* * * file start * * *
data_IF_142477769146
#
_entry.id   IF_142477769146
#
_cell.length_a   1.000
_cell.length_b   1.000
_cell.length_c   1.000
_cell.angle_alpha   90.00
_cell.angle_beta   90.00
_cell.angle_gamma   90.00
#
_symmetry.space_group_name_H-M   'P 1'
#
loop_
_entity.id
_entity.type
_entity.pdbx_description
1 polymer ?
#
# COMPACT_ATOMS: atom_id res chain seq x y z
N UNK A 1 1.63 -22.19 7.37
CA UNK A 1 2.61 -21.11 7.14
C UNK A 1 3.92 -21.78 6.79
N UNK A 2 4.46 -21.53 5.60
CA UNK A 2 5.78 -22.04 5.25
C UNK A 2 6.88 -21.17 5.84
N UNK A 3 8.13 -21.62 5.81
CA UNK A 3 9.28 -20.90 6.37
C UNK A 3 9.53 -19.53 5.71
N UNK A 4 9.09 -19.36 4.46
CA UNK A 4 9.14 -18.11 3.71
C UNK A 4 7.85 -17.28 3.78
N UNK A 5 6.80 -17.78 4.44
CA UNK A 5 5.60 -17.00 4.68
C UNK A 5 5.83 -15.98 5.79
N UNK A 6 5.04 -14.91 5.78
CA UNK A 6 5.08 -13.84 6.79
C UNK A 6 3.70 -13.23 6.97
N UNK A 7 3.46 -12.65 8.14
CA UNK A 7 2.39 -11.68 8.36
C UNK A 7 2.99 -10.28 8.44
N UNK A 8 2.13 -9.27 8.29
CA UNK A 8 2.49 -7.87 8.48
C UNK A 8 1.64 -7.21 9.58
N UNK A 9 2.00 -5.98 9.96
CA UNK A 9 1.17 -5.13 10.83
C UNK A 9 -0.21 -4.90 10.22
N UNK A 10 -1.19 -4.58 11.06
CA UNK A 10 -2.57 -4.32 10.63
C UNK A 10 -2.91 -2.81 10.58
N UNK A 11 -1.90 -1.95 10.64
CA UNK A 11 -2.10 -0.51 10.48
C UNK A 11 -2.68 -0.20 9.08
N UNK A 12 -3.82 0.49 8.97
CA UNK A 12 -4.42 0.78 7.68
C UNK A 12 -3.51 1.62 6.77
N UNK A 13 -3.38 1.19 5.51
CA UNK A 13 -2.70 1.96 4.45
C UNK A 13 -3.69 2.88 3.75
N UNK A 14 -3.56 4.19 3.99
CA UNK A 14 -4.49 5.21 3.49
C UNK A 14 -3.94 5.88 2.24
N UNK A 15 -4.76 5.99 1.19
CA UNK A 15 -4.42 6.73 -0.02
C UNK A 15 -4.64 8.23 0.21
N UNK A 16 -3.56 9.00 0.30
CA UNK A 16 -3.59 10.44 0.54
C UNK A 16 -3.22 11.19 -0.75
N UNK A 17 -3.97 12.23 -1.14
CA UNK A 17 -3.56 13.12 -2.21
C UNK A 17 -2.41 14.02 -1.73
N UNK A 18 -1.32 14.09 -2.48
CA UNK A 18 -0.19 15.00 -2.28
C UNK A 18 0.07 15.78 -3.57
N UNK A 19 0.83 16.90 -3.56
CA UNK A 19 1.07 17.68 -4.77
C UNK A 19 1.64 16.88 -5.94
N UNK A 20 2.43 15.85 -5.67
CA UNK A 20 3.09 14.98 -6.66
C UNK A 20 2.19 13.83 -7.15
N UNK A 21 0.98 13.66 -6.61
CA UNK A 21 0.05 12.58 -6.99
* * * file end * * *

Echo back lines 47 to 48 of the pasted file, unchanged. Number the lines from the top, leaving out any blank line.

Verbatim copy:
C UNK A 9 -0.21 -4.90 10.22
N UNK A 10 -1.19 -4.58 11.06